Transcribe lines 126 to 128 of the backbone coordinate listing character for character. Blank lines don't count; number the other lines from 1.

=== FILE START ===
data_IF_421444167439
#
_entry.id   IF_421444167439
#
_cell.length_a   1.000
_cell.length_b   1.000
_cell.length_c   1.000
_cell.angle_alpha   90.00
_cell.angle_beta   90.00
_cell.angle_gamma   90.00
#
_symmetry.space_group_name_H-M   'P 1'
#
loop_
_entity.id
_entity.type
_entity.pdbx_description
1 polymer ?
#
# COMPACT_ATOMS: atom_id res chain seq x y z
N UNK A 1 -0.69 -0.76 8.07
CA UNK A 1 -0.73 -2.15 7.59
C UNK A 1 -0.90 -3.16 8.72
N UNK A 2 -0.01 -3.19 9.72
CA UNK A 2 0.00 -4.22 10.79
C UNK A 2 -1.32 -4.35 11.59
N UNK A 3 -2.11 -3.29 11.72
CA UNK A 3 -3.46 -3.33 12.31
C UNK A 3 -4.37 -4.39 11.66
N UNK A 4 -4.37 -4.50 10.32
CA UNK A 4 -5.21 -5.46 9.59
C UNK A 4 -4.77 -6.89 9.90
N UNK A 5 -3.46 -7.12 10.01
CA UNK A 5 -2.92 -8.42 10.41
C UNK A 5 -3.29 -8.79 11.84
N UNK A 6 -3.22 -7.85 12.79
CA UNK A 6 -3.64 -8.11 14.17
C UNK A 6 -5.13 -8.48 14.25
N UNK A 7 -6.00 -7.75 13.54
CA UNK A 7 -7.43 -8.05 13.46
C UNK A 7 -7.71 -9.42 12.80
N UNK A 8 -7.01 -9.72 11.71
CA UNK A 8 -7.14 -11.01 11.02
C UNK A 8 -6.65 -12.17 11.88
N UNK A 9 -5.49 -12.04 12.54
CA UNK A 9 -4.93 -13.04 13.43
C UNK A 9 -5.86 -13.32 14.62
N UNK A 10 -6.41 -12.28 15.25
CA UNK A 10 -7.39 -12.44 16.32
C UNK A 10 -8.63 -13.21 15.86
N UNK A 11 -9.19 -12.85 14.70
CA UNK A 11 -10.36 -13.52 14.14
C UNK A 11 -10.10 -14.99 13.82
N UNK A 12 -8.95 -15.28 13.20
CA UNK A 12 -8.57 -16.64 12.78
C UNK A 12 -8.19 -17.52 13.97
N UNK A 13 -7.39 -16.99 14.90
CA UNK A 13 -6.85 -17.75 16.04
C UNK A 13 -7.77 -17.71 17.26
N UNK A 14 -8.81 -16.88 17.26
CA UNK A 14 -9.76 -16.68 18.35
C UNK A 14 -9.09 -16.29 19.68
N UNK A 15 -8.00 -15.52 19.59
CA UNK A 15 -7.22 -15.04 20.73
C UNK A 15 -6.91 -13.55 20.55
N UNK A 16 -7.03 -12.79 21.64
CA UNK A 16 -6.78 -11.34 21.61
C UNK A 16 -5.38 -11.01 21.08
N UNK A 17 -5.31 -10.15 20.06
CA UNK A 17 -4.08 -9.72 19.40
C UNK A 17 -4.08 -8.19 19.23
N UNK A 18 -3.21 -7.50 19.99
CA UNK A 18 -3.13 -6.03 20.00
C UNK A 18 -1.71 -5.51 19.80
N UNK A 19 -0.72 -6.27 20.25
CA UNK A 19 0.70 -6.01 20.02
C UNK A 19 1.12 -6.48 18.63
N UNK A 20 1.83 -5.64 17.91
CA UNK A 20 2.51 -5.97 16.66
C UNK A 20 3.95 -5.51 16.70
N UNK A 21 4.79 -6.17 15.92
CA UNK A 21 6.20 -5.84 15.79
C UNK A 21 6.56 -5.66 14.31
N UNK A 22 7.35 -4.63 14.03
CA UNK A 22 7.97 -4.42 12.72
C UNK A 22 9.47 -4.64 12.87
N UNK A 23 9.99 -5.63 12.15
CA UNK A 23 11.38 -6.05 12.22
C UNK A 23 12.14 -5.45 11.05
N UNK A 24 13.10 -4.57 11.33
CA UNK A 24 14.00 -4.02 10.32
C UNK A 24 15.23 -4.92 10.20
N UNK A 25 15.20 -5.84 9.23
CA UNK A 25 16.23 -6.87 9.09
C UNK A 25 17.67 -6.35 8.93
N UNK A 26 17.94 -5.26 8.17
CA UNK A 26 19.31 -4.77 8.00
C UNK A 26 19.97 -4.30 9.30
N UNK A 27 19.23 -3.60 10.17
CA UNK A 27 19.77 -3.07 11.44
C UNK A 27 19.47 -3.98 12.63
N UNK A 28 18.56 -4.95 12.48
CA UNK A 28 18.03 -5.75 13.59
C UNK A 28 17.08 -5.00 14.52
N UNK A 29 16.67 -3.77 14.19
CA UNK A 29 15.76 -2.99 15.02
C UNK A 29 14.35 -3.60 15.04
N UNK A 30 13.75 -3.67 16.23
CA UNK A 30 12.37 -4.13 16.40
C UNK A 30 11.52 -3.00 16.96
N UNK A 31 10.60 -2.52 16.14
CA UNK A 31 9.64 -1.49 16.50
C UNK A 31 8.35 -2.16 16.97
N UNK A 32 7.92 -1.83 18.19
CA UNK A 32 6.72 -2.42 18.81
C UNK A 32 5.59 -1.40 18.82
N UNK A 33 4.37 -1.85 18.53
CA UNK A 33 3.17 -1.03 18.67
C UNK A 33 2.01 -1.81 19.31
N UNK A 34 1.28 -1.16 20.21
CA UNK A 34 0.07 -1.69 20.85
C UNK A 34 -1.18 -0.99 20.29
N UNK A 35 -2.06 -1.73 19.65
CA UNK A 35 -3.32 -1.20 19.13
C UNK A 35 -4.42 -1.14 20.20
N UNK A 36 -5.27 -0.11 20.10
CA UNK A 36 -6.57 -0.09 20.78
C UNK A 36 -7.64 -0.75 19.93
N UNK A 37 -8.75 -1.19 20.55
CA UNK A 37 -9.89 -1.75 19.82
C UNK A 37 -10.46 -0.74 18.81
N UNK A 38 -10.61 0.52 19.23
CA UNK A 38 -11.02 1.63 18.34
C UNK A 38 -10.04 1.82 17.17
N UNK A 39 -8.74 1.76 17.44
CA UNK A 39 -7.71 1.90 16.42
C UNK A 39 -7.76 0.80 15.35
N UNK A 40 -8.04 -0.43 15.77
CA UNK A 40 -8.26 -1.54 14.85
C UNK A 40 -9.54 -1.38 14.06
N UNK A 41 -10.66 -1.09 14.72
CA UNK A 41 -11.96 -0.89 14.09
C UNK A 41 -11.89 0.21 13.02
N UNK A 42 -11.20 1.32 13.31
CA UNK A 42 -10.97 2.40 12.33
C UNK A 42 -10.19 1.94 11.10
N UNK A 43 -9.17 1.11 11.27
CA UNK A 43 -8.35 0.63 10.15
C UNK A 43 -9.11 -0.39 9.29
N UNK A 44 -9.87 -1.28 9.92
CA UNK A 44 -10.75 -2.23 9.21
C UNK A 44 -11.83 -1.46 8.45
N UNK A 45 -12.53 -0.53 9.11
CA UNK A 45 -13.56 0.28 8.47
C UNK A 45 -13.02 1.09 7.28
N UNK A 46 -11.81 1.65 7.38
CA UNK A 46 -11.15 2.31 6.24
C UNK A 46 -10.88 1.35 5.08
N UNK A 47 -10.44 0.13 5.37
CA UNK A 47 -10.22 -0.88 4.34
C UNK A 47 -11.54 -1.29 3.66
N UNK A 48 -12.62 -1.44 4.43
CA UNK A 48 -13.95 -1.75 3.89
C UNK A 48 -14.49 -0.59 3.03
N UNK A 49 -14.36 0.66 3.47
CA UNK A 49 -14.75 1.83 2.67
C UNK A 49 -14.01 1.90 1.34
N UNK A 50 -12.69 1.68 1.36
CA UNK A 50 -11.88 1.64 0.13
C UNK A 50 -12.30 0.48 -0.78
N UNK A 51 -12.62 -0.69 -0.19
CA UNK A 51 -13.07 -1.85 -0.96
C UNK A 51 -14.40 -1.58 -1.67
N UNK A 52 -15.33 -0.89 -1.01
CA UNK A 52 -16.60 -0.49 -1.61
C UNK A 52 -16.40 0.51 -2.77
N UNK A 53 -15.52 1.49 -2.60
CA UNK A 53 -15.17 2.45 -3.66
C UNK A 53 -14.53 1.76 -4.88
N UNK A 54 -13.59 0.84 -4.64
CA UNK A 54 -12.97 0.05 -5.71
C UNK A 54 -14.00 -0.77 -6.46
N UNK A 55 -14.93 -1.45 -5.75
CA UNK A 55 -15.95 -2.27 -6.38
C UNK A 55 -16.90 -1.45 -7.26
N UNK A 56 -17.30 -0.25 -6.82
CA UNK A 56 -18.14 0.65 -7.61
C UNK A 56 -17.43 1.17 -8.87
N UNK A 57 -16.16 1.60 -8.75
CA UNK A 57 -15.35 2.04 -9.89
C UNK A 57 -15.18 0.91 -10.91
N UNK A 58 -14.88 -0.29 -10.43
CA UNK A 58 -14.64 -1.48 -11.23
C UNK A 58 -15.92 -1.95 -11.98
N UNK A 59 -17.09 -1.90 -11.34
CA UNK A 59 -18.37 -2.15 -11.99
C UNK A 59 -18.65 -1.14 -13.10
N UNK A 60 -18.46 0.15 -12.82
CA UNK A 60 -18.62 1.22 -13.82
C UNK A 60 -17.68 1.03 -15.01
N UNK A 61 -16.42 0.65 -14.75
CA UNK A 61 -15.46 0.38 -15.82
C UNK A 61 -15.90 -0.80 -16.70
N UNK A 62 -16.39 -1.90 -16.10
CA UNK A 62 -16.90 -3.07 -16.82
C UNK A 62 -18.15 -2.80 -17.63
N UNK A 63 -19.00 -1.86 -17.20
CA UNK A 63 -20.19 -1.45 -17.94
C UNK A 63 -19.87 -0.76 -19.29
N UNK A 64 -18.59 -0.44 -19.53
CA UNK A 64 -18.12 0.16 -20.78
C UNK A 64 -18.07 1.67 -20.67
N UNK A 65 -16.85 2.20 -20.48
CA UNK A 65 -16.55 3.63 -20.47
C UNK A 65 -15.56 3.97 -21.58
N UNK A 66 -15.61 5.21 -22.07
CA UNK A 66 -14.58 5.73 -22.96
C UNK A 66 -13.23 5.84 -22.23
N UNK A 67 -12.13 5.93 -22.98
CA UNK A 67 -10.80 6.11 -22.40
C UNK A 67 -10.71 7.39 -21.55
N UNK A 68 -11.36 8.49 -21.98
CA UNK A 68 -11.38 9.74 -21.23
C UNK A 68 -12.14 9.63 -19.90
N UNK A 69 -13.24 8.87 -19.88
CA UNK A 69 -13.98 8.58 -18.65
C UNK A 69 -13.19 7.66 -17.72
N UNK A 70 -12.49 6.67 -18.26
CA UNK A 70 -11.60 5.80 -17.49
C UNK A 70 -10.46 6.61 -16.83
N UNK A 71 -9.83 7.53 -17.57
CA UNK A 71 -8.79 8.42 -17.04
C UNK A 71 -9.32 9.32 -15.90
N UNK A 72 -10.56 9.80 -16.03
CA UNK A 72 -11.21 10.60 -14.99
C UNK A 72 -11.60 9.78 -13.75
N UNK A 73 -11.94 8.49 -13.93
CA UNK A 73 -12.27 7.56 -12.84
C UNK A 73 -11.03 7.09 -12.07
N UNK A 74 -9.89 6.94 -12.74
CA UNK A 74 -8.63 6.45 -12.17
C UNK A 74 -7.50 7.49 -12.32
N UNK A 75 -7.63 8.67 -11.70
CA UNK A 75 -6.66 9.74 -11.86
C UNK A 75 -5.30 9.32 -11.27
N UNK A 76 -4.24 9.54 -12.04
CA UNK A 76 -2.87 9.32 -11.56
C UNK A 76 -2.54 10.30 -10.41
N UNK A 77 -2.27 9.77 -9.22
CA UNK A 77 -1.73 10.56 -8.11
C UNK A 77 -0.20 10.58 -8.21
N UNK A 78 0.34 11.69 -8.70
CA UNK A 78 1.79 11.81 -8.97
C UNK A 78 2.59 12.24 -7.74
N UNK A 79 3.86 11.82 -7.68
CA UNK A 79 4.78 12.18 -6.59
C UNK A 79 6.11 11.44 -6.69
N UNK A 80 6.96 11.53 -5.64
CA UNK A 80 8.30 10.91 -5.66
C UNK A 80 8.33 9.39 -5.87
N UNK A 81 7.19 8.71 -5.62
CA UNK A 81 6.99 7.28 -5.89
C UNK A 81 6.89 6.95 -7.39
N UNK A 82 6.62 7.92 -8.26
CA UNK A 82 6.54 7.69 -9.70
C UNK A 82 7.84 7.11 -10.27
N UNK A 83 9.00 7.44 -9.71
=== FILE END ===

N UNK A 36 -5.27 -0.11 20.10
CA UNK A 36 -6.57 -0.09 20.78
C UNK A 36 -7.64 -0.75 19.93